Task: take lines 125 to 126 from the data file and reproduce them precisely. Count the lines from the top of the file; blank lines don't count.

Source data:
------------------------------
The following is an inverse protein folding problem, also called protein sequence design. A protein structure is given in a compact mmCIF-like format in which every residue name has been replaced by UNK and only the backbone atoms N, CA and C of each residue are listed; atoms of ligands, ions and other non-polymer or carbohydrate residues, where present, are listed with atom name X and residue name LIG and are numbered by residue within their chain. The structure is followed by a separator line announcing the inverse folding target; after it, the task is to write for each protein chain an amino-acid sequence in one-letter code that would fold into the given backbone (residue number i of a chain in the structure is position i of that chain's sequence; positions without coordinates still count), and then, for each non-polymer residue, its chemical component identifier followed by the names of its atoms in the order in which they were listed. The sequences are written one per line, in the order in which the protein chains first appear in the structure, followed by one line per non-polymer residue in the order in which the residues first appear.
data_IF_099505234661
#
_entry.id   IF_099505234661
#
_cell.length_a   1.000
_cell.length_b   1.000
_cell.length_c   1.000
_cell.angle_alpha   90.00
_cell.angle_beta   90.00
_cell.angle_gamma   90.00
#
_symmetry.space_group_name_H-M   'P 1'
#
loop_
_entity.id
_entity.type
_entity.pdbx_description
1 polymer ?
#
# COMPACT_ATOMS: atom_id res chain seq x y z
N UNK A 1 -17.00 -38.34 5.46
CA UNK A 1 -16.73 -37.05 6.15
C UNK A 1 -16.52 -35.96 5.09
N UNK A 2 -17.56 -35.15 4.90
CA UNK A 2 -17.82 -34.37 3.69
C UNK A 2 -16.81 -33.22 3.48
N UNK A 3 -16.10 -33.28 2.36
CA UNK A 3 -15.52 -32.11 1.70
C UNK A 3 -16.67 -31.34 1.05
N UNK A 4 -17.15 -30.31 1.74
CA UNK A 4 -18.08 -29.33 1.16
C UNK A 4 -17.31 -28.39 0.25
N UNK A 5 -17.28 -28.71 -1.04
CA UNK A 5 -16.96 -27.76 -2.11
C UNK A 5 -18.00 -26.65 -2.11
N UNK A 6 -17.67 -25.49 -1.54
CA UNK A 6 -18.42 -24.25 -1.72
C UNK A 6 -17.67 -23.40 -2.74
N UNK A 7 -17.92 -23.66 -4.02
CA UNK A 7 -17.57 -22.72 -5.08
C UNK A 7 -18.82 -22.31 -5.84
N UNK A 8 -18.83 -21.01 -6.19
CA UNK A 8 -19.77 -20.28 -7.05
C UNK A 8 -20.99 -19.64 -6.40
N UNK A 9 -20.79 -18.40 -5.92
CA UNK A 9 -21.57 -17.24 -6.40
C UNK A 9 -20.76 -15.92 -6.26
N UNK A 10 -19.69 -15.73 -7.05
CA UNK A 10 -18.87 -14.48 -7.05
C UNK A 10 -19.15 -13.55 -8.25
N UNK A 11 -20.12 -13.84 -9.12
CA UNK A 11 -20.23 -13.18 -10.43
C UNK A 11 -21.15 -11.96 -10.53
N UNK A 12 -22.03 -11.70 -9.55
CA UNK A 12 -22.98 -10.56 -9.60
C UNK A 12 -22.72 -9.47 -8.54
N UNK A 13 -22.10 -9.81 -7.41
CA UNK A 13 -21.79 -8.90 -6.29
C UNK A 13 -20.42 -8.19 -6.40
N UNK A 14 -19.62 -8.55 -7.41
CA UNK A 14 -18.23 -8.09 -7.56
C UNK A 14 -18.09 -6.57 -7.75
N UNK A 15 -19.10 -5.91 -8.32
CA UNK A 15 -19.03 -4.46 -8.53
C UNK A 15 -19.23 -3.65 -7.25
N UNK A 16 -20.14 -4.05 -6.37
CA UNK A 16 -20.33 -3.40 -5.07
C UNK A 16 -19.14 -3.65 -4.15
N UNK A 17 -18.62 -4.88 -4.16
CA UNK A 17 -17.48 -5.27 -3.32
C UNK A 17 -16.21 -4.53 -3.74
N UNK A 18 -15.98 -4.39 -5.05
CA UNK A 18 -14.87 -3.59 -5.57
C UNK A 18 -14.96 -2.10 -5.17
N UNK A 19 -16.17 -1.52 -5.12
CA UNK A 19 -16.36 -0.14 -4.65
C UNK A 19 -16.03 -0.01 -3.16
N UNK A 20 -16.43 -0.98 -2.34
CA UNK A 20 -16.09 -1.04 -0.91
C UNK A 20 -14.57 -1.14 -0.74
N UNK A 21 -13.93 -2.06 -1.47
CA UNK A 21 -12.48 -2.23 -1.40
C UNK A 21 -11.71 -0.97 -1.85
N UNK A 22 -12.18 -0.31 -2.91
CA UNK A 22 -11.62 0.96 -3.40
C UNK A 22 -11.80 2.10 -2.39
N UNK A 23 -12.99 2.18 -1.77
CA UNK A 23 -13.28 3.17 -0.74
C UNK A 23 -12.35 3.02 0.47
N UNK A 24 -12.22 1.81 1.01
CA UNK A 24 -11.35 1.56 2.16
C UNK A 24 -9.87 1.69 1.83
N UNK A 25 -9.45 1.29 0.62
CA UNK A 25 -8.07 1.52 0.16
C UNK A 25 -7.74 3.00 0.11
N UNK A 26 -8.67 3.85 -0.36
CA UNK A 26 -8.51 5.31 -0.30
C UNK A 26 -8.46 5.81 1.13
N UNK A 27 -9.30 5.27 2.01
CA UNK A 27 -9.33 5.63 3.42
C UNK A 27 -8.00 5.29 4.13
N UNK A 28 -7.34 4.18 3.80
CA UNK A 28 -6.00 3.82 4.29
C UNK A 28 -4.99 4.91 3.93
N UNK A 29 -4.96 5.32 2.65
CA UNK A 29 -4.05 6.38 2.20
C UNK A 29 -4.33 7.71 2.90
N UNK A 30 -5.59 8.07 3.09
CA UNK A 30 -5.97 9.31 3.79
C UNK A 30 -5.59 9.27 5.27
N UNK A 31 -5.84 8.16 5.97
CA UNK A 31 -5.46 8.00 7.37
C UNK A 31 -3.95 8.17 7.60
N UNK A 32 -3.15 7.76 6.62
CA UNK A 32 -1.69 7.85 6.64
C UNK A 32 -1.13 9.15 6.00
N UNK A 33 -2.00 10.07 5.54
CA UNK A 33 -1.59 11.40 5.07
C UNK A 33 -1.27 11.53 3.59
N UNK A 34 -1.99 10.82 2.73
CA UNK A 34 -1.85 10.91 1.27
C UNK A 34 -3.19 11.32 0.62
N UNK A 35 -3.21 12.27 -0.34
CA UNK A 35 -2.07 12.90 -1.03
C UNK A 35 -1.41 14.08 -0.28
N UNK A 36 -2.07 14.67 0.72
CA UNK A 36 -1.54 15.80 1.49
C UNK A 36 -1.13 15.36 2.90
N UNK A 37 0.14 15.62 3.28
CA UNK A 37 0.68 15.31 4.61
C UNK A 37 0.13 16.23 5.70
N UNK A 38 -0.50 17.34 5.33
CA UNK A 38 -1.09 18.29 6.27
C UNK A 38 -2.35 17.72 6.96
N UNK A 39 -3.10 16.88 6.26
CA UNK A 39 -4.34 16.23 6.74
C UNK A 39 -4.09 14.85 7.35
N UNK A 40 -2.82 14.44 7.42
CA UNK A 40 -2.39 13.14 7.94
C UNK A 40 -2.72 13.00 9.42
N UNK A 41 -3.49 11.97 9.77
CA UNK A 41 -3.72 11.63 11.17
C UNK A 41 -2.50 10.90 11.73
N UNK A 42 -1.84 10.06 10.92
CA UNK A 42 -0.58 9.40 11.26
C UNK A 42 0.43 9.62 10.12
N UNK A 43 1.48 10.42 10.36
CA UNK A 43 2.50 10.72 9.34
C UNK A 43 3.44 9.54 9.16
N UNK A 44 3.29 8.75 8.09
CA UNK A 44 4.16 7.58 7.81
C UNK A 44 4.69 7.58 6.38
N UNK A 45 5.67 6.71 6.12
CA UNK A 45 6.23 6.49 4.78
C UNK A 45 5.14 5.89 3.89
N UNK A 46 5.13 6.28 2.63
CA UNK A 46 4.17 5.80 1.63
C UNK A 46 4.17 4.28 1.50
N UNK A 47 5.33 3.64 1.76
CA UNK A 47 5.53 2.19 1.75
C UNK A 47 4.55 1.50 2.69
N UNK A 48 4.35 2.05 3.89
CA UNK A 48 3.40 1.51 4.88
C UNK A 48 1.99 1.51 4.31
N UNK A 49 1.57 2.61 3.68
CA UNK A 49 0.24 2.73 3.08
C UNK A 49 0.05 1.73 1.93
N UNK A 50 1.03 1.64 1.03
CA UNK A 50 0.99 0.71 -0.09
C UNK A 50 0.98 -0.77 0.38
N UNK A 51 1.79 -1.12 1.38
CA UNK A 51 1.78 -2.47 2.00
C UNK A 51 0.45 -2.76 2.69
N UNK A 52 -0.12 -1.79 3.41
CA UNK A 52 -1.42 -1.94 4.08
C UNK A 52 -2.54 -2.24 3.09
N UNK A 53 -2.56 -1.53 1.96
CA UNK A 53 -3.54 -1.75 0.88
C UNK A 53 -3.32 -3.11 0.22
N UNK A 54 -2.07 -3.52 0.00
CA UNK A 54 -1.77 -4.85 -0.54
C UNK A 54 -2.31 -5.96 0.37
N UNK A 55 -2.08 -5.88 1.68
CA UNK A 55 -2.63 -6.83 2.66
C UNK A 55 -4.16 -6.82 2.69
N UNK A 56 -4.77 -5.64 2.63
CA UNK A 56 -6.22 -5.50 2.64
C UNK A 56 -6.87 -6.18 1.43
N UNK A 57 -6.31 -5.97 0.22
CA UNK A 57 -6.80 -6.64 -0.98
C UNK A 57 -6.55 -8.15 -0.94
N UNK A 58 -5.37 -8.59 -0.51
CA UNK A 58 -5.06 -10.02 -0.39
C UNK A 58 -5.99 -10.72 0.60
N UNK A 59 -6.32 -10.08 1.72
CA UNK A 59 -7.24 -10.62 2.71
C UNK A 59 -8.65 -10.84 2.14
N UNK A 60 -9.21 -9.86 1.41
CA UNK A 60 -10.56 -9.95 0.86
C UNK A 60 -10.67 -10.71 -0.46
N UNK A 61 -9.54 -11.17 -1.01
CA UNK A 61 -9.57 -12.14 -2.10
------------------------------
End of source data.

CA UNK A 35 -2.07 12.90 -1.03
C UNK A 35 -1.41 14.08 -0.28